MARTINEZ -- Sometimes locking the doors is what it takes to get troubled girls moving in the right direction. That's the idea behind Girls in Motion, the first in-custody treatment program in the East Bay for female juveniles who have run afoul of the law.

Launched three years ago, the program inside juvenile hall replaced Contra Costa County's 20-bed Chris Adams Girls Center, an unlocked group home nearby that many girls had run away from before finishing treatment.

The irony of Girls in Motion is that it's designed around the idea of keeping girls in place, at least for a time.

By providing treatment and support services inside a locked facility, county probation officials believe it's helping to ensure teens receive the help they need, though others question whether locking them up is the right approach.

Girls in Motion "doesn't work in every case, but when it does work, it's astounding," said Lois Haight, presiding judge for juvenile court. "I just had a young girl who never dreamed she would make the changes that she did. It's like they tapped into every good part of her."

It seems to have worked for Elena, who joined a gang when she was 15. Nearly three years later, she had been arrested several times for offenses that included assaults, drugs and probation violations.

A judge sent her to an unlocked treatment group home in Oakland last year.

"I loved that group home because it showed me a lot. But one thing about me, when I get close to success, I run," said Elena, whose real name is not being used to protect her identity.


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Elena turned herself in after running away from the Oakland group home, and a judge sent her to Girls in Motion.

"I can't run, and I don't want to run because I feel this is a step closer to getting where I want to be. I can't wait to be home," said Elena, now 18, shortly before she graduated from the program this month.

While in the program, each girl meets weekly with a therapist and participates in group therapy. Other components include anger management, problem solving, life and workplace skills, family therapy and the improvement of self-esteem.

"The girls see how they are wired and how other people are wired. It really helps with their ability to communicate and understand where people are coming from," said James Rivers, the program manager who helped develop its components.

But some argue juvenile offenders are better off receiving treatment in a community setting such as a group home. Group homes can be effective, but some have problems with runaways because of inadequate supervision, according to Michael Harris, senior attorney of the Oakland-based National Center for Youth Law.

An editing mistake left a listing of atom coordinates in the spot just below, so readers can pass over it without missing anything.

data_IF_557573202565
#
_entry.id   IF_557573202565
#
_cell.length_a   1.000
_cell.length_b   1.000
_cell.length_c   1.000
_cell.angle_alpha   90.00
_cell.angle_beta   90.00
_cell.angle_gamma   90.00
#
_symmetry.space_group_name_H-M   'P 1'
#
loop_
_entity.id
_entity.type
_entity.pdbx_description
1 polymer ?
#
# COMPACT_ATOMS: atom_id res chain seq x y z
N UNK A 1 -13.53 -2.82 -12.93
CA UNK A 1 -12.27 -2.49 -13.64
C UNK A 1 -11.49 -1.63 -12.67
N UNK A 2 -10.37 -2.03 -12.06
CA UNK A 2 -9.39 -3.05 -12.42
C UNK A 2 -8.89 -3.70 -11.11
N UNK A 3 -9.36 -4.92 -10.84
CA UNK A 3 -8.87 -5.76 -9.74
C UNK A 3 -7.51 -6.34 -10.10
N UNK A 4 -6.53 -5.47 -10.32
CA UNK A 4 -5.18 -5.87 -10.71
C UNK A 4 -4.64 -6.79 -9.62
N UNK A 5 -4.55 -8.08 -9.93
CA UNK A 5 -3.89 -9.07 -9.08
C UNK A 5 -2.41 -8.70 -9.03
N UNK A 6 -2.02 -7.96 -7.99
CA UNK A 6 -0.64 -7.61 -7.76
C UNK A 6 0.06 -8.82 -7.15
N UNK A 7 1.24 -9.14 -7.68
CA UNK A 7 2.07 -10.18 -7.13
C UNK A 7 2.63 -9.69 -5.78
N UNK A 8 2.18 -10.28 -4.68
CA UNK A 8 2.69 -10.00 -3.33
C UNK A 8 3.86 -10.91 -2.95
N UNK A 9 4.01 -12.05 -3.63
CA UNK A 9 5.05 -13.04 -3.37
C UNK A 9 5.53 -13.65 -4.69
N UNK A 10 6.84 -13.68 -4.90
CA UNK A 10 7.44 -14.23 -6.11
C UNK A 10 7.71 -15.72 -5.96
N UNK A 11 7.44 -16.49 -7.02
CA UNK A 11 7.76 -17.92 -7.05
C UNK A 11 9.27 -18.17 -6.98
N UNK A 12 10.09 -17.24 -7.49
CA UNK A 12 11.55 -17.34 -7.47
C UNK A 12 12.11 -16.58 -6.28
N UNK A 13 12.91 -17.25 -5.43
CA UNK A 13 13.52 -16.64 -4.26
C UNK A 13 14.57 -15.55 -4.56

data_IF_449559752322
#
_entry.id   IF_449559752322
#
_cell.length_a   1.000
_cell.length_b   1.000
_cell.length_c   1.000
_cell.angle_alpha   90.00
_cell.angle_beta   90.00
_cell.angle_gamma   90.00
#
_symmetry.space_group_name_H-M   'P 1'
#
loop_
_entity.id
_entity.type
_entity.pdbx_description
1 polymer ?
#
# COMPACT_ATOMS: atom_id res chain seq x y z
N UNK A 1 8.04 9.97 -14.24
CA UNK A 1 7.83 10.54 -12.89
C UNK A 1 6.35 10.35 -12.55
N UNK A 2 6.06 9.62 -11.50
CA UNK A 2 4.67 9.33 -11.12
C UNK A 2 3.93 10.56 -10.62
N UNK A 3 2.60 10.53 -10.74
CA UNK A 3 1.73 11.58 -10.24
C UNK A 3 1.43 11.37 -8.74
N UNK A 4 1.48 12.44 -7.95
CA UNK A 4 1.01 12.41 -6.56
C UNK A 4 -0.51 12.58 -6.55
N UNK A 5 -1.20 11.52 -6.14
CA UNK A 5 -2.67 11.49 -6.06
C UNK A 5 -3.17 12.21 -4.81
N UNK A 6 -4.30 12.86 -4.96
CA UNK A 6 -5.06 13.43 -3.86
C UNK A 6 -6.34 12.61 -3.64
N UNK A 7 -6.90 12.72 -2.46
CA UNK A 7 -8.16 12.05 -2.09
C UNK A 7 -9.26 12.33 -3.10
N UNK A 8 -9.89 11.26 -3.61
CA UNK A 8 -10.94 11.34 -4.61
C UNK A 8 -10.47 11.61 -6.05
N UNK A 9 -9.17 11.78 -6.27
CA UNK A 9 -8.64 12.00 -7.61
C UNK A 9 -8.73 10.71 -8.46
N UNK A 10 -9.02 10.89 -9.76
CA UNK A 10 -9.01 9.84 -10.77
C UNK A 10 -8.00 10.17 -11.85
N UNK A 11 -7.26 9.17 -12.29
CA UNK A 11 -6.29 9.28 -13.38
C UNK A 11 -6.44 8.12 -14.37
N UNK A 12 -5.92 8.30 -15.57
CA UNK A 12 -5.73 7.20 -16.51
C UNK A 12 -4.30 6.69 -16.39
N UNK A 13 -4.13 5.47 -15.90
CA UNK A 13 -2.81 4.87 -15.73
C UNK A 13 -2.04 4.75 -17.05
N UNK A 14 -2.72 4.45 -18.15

"Before (starting Girls in Motion), they should have done a very careful evaluation and examination of why the girls are running away," he said. "There are other consequences of putting them in juvenile hall, in a locked institution, which is that they will be in an environment with kids who have potentially a much greater criminal history and that exposure is a risk."

Rivers said Girls in Motion participants cross paths with other girls in juvenile hall whose cases have not been decided by a judge during lunch, breaks and school classes but do not share a room.

But he said mixing has turned out to be a positive.

"What's happened is since Girls in Motion (residents) are in there for a longer period of time, they have set the precedent for what is acceptable behavior," he said.

The program lasts four to six months, depending on the progress made by the girls. ¿A similar in-custody approach, the 5-year-old Youthful Offender Treatment Program, exists for male juveniles.

Most of the girls in the court-ordered program have violated terms of probation after a judge placed them in an unlocked group home or home-based electronic monitoring. Their misdeeds include property crimes such as burglary, resisting arrest, drug-related crimes, prostitution and gang-related violence. About one-third have been sexually exploited.

Girls in Motion's predecessor, the Chris Adams Girls Center, also provided therapy and support programs before its closure in November 2009 because of reduced funding and a cutback in referrals.

"It had the potential to be a great program, but you could not keep the girls there for very long. ... It's the power of the streets," said Brian Lindblom, a retired law enforcement professional who resigned in January from the county's Juvenile Justice and Delinquency Prevention Commission.

About 100 girls have completed Girls in Motion, and about half have stayed out of trouble. While comparable statistics for girls placed in group homes and home-based monitoring are hard to come by, chief probation officer Phil Kader said success rates for those placements are poor.

Like Elena, many of the 14 girls in the program have run away from the group homes where they were initially placed.

Jenny, 16, ran away from a group home where she was sent after being arrested on drug charges. She was placed in Girls in Motion after turning herself in to authorities. "The skills they teach us go from self-control to understanding the feelings of others," she said. "They just make us more empathetic, they make us more mature."

Betty, 19, graduated from Girls in Motion in December 2011. She was placed in the program after getting arrested for going outside the range of home-based electronic monitoring. She now attends a community college while working part time as an intern at the Hall Closet thrift store run by the Juvenile Hall Auxiliary.

"If it wasn't for this Girls in Motion program," she said, "I don't think I'd have the mind-set to want to do better."

Contact Eve Mitchell at 925-779-7189. Follow her at Twitter.com/EastCounty_Girl.